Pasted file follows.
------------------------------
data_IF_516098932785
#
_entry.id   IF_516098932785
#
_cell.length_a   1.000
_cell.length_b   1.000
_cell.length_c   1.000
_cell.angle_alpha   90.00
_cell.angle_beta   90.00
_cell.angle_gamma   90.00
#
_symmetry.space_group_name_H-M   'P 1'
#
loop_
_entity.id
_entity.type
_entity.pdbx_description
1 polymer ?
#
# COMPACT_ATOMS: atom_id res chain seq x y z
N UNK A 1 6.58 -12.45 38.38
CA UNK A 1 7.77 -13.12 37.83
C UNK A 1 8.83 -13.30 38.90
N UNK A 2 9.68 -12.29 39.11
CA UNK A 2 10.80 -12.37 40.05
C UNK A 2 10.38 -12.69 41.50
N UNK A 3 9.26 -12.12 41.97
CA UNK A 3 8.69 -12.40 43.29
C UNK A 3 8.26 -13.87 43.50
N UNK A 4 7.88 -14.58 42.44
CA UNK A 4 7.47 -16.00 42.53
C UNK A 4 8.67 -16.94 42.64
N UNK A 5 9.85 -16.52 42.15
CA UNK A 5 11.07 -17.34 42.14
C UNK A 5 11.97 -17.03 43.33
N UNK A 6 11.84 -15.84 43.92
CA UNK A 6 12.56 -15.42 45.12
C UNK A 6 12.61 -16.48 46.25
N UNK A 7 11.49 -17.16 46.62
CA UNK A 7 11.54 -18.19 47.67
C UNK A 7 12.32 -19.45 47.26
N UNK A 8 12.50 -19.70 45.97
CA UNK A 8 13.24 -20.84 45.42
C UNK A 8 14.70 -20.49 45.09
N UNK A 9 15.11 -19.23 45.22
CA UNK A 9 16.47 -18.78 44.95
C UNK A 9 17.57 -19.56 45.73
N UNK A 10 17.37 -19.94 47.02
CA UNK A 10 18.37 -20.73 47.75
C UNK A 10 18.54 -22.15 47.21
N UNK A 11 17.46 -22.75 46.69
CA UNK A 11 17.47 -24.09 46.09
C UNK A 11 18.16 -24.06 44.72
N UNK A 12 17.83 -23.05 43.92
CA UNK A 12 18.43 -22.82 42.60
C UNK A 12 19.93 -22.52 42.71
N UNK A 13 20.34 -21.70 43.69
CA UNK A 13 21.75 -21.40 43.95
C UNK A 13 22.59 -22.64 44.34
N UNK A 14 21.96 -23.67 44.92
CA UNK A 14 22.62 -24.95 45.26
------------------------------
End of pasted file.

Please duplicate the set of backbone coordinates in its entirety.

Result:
data_IF_516098932785
#
_entry.id   IF_516098932785
#
_cell.length_a   1.000
_cell.length_b   1.000
_cell.length_c   1.000
_cell.angle_alpha   90.00
_cell.angle_beta   90.00
_cell.angle_gamma   90.00
#
_symmetry.space_group_name_H-M   'P 1'
#
loop_
_entity.id
_entity.type
_entity.pdbx_description
1 polymer ?
#
# COMPACT_ATOMS: atom_id res chain seq x y z
N UNK A 1 6.58 -12.45 38.38
CA UNK A 1 7.77 -13.12 37.83
C UNK A 1 8.83 -13.30 38.90
N UNK A 2 9.68 -12.29 39.11
CA UNK A 2 10.80 -12.37 40.05
C UNK A 2 10.38 -12.69 41.50
N UNK A 3 9.26 -12.12 41.97
CA UNK A 3 8.69 -12.40 43.29
C UNK A 3 8.26 -13.87 43.50
N UNK A 4 7.88 -14.58 42.44
CA UNK A 4 7.47 -16.00 42.53
C UNK A 4 8.67 -16.94 42.64
N UNK A 5 9.85 -16.52 42.15
CA UNK A 5 11.07 -17.34 42.14
C UNK A 5 11.97 -17.03 43.33
N UNK A 6 11.84 -15.84 43.92
CA UNK A 6 12.56 -15.42 45.12
C UNK A 6 12.61 -16.48 46.25
N UNK A 7 11.49 -17.16 46.62
CA UNK A 7 11.54 -18.19 47.67
C UNK A 7 12.32 -19.45 47.26
N UNK A 8 12.50 -19.70 45.97
CA UNK A 8 13.24 -20.84 45.42
C UNK A 8 14.70 -20.49 45.09
N UNK A 9 15.11 -19.23 45.22
CA UNK A 9 16.47 -18.78 44.95
C UNK A 9 17.57 -19.56 45.73
N UNK A 10 17.37 -19.94 47.02
CA UNK A 10 18.37 -20.73 47.75
C UNK A 10 18.54 -22.15 47.21
N UNK A 11 17.46 -22.75 46.69
CA UNK A 11 17.47 -24.09 46.09
C UNK A 11 18.16 -24.06 44.72
N UNK A 12 17.83 -23.05 43.92
CA UNK A 12 18.43 -22.82 42.60
C UNK A 12 19.93 -22.52 42.71
N UNK A 13 20.34 -21.70 43.69
CA UNK A 13 21.75 -21.40 43.95
C UNK A 13 22.59 -22.64 44.34
N UNK A 14 21.96 -23.67 44.92
CA UNK A 14 22.62 -24.95 45.26